Despite the Centre having agreements with the state governments for getting the right-of-way available free of cost, officers involved in the implementation have reported back that “whenever they go to lay the optical fibre, they run into construction and population issues…even in the fields, the farmers have objections”.

States such as Andhra Pradesh have come up with a model under which it proposed to float its own corporation that will take up the work of laying the optical fibre cable network, asking the Centre that the funds earmarked to be spent for this project in AP should be handed over directly to it as support. Andhra Pradesh’s proposal was accorded a go-ahead by the Telecom Commission, following which Tamil Nadu and Gujarat have also come up with a similar proposal for the implementation of the NOFN project.

“Trai has flagged the risk of RoW and suggested putting in place safeguards. RoW requires streamlining of rules across different agencies and states. RoW involves a wide number of agencies including state governments, forest departments with the infrastructure requirement of digging land for laying the cable. Trai has flagged those issues and the solutions are not easy as it requires a lot of streamlining of policy. Being an executive authority, Trai can only recommend coordination for RoW among the various agencies,” Mahesh Uppal, director, ComFirst India said.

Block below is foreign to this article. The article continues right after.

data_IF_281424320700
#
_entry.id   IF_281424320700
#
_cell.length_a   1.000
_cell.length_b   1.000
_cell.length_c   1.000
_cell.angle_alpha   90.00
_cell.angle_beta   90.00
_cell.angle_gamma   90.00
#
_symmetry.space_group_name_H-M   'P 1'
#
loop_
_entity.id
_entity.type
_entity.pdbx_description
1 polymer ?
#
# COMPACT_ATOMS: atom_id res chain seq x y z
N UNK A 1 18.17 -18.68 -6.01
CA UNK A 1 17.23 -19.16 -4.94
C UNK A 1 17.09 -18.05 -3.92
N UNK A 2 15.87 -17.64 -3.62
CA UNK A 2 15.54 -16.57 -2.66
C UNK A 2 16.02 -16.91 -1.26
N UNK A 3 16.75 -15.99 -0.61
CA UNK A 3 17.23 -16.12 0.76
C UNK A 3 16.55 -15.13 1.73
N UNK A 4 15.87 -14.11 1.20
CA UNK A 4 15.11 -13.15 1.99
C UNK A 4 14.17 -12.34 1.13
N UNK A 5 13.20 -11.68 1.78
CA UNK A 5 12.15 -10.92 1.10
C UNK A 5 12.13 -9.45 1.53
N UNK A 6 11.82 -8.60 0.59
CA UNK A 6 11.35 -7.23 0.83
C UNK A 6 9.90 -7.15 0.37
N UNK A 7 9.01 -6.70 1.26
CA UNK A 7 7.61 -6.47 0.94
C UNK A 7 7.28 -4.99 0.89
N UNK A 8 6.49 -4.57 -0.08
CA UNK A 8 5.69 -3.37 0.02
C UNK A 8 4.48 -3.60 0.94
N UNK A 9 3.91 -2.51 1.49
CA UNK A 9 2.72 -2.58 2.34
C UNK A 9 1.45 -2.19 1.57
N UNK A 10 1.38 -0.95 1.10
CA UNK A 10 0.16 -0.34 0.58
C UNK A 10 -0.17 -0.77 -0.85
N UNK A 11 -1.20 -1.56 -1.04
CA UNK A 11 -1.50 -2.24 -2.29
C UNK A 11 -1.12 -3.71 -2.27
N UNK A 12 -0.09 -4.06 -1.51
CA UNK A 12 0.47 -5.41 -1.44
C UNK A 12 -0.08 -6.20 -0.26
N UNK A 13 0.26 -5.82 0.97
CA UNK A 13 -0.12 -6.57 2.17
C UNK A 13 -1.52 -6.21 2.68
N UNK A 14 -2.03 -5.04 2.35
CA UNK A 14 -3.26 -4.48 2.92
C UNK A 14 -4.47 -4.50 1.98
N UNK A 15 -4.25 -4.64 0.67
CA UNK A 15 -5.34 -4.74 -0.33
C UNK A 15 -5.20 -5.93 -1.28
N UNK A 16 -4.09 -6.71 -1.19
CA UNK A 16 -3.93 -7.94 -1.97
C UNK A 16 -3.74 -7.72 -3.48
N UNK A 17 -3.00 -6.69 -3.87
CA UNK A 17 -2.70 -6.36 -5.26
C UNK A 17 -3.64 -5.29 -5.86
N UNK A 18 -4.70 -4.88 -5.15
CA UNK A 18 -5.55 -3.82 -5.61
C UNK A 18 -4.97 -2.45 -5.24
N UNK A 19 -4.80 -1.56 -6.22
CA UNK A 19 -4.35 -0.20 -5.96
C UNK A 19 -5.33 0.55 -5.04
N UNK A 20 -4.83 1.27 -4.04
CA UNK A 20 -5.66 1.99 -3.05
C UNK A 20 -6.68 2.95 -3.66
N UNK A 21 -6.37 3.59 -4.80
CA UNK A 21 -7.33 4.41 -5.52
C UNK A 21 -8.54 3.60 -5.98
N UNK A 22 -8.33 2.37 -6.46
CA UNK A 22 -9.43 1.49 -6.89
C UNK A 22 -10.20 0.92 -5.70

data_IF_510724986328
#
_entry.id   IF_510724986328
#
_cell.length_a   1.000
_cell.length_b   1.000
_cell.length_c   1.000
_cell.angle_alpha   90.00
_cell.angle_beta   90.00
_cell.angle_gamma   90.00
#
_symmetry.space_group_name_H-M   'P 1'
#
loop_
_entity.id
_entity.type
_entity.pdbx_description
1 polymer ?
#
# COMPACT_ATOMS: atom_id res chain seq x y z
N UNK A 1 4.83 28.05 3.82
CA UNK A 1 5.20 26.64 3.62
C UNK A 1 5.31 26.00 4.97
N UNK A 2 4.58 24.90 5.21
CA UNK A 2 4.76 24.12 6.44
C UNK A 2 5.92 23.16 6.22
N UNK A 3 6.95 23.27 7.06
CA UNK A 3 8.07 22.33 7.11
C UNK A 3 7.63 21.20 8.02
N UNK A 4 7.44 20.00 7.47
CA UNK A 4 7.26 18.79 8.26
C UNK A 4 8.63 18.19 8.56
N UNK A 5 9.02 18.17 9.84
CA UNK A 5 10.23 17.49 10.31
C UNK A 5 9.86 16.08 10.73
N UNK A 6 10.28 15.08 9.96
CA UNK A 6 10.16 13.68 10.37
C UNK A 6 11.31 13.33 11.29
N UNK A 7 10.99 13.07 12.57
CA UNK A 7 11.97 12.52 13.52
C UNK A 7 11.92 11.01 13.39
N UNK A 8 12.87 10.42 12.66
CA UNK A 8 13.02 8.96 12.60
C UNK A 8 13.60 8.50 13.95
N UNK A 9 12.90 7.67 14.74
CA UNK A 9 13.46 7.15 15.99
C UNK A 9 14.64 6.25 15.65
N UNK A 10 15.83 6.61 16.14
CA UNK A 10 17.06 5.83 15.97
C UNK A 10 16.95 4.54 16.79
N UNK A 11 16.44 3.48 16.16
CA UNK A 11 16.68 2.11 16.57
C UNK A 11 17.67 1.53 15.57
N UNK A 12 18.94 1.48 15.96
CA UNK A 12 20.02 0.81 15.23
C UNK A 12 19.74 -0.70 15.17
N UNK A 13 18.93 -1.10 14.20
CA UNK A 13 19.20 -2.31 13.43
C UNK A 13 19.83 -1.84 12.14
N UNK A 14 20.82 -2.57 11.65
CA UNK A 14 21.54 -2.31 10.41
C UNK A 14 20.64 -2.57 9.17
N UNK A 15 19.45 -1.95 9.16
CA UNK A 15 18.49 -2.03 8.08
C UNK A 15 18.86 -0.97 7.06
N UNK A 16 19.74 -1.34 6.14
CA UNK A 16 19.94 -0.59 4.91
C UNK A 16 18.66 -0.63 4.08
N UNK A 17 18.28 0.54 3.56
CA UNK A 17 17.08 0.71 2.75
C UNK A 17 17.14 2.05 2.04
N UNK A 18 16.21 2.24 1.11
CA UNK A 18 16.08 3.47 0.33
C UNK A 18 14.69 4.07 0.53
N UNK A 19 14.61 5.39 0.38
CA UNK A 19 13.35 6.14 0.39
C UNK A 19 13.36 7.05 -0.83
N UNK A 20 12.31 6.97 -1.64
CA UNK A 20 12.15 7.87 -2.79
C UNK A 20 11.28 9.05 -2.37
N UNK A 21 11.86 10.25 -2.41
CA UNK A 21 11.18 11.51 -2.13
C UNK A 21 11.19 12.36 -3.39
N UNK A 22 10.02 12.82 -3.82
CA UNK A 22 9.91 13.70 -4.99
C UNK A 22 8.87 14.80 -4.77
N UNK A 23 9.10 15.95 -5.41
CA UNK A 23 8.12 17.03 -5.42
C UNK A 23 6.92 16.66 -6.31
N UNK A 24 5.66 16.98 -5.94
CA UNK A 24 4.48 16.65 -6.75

Other incentives for private sector Experts say the telecom regulator has attempted to involve the private sector keeping their profitability in mind in the latest set of recommendations, with the most important one of them being to allow concessionaires or private companies to utilise the extra capacity.

“One critical recommendation has been the one to allow private sector to generate revenue from extra capacity. For instance, if the private company builds up the fibre network and 50 per cent of it is used by BharatNet, it can make money the way it wants from the remaining unutilised 50 per cent,” Hemant Joshi, telecom leader, Deloitte India said.